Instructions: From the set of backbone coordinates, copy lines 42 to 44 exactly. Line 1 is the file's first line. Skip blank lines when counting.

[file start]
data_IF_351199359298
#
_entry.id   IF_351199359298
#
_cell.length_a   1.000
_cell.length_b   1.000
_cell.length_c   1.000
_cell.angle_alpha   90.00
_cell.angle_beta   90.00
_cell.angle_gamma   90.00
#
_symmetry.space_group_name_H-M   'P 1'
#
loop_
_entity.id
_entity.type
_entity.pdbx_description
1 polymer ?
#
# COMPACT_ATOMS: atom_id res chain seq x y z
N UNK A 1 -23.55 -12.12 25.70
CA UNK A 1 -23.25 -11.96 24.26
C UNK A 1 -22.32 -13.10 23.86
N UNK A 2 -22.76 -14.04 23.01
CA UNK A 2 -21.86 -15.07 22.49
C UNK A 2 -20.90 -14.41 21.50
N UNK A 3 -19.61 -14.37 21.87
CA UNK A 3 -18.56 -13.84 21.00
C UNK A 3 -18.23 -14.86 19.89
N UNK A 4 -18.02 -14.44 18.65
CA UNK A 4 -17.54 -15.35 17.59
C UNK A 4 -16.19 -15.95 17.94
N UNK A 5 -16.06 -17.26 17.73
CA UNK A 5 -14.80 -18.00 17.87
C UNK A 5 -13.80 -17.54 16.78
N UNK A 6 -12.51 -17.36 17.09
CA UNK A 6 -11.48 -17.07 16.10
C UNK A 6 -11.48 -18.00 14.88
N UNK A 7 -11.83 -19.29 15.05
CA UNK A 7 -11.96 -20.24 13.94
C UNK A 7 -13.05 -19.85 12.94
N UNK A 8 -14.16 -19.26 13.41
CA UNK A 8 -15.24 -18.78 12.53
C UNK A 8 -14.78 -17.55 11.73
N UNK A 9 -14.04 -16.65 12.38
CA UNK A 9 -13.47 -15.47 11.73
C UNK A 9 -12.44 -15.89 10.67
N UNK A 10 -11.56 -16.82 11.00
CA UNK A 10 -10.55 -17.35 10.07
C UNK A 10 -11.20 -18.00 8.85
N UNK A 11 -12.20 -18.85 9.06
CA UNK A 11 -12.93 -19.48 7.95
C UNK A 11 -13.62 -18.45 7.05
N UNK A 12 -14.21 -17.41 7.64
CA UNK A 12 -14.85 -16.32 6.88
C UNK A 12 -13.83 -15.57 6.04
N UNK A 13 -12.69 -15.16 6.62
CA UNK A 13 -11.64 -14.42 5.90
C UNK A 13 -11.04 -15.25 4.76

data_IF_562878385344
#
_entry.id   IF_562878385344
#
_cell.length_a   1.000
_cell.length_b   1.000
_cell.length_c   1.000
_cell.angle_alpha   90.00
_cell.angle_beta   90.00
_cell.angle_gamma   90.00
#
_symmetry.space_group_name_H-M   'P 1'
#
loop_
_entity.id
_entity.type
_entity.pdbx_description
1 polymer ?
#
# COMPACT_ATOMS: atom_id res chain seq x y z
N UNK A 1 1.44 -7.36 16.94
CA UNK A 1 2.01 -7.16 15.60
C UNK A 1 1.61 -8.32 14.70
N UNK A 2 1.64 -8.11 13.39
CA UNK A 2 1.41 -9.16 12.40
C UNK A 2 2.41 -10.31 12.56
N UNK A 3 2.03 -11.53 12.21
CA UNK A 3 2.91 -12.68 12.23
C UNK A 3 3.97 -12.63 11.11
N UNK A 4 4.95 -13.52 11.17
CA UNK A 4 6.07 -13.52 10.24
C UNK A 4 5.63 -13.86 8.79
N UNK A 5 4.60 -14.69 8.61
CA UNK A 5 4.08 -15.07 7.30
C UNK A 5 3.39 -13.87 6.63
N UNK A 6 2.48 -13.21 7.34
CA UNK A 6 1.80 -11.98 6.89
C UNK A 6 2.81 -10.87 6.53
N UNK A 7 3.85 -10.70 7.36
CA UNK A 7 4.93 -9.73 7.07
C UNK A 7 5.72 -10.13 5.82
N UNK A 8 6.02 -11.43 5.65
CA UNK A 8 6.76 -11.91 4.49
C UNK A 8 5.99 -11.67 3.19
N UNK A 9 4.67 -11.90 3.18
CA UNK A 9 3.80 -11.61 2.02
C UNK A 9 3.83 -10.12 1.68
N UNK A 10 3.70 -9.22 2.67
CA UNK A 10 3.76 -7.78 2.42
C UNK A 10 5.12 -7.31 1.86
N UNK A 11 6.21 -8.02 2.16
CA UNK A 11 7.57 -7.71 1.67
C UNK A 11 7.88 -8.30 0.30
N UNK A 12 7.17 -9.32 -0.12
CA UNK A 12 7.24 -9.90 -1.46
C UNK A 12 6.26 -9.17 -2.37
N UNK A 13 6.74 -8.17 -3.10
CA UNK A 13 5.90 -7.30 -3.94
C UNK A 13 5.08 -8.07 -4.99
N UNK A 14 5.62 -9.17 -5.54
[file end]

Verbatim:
N UNK A 8 -14.16 -19.26 13.41
CA UNK A 8 -15.24 -18.78 12.53
C UNK A 8 -14.78 -17.55 11.73